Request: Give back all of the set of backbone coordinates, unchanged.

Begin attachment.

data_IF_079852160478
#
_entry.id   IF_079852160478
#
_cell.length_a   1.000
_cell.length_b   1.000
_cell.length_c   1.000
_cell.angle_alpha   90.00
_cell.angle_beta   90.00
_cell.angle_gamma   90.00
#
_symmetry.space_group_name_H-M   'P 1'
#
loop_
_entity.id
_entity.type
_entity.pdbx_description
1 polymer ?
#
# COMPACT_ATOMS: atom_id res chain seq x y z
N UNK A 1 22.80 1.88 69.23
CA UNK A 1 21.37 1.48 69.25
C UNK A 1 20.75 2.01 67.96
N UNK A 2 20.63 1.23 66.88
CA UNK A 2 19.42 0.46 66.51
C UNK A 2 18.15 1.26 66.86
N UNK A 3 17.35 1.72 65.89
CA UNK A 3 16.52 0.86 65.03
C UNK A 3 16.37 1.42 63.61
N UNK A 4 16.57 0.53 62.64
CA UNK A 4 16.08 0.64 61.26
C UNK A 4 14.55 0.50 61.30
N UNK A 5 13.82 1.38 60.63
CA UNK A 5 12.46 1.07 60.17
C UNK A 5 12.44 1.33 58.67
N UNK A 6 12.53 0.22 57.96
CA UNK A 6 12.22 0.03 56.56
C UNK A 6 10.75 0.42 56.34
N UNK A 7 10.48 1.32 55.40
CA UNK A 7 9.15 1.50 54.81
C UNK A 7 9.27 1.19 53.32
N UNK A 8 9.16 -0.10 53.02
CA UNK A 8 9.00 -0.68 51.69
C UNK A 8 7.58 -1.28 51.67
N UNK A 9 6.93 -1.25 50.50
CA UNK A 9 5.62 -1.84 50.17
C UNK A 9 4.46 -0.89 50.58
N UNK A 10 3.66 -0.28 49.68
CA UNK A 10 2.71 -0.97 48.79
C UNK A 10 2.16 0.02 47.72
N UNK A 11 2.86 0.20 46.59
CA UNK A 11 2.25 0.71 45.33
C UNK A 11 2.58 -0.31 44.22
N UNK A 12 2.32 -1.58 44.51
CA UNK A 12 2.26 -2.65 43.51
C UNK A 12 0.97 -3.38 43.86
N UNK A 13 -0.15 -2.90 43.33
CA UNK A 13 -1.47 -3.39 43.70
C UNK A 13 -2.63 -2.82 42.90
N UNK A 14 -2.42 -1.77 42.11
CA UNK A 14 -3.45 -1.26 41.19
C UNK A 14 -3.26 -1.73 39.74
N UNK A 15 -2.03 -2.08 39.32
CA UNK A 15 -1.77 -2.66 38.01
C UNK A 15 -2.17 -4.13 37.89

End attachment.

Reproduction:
data_IF_079852160478
#
_entry.id   IF_079852160478
#
_cell.length_a   1.000
_cell.length_b   1.000
_cell.length_c   1.000
_cell.angle_alpha   90.00
_cell.angle_beta   90.00
_cell.angle_gamma   90.00
#
_symmetry.space_group_name_H-M   'P 1'
#
loop_
_entity.id
_entity.type
_entity.pdbx_description
1 polymer ?
#
# COMPACT_ATOMS: atom_id res chain seq x y z
N UNK A 1 22.80 1.88 69.23
CA UNK A 1 21.37 1.48 69.25
C UNK A 1 20.75 2.01 67.96
N UNK A 2 20.63 1.23 66.88
CA UNK A 2 19.42 0.46 66.51
C UNK A 2 18.15 1.26 66.86
N UNK A 3 17.35 1.72 65.89
CA UNK A 3 16.52 0.86 65.03
C UNK A 3 16.37 1.42 63.61
N UNK A 4 16.57 0.53 62.64
CA UNK A 4 16.08 0.64 61.26
C UNK A 4 14.55 0.50 61.30
N UNK A 5 13.82 1.38 60.63
CA UNK A 5 12.46 1.07 60.17
C UNK A 5 12.44 1.33 58.67
N UNK A 6 12.53 0.22 57.96
CA UNK A 6 12.22 0.03 56.56
C UNK A 6 10.75 0.42 56.34
N UNK A 7 10.48 1.32 55.40
CA UNK A 7 9.15 1.50 54.81
C UNK A 7 9.27 1.19 53.32
N UNK A 8 9.16 -0.10 53.02
CA UNK A 8 9.00 -0.68 51.69
C UNK A 8 7.58 -1.28 51.67
N UNK A 9 6.93 -1.25 50.50
CA UNK A 9 5.62 -1.84 50.17
C UNK A 9 4.46 -0.89 50.58
N UNK A 10 3.66 -0.28 49.68
CA UNK A 10 2.71 -0.97 48.79
C UNK A 10 2.16 0.02 47.72
N UNK A 11 2.86 0.20 46.59
CA UNK A 11 2.25 0.71 45.33
C UNK A 11 2.58 -0.31 44.22
N UNK A 12 2.32 -1.58 44.51
CA UNK A 12 2.26 -2.65 43.51
C UNK A 12 0.97 -3.38 43.86
N UNK A 13 -0.15 -2.90 43.33
CA UNK A 13 -1.47 -3.39 43.70
C UNK A 13 -2.63 -2.82 42.90
N UNK A 14 -2.42 -1.77 42.11
CA UNK A 14 -3.45 -1.26 41.19
C UNK A 14 -3.26 -1.73 39.74
N UNK A 15 -2.03 -2.08 39.32
CA UNK A 15 -1.77 -2.66 38.01
C UNK A 15 -2.17 -4.13 37.89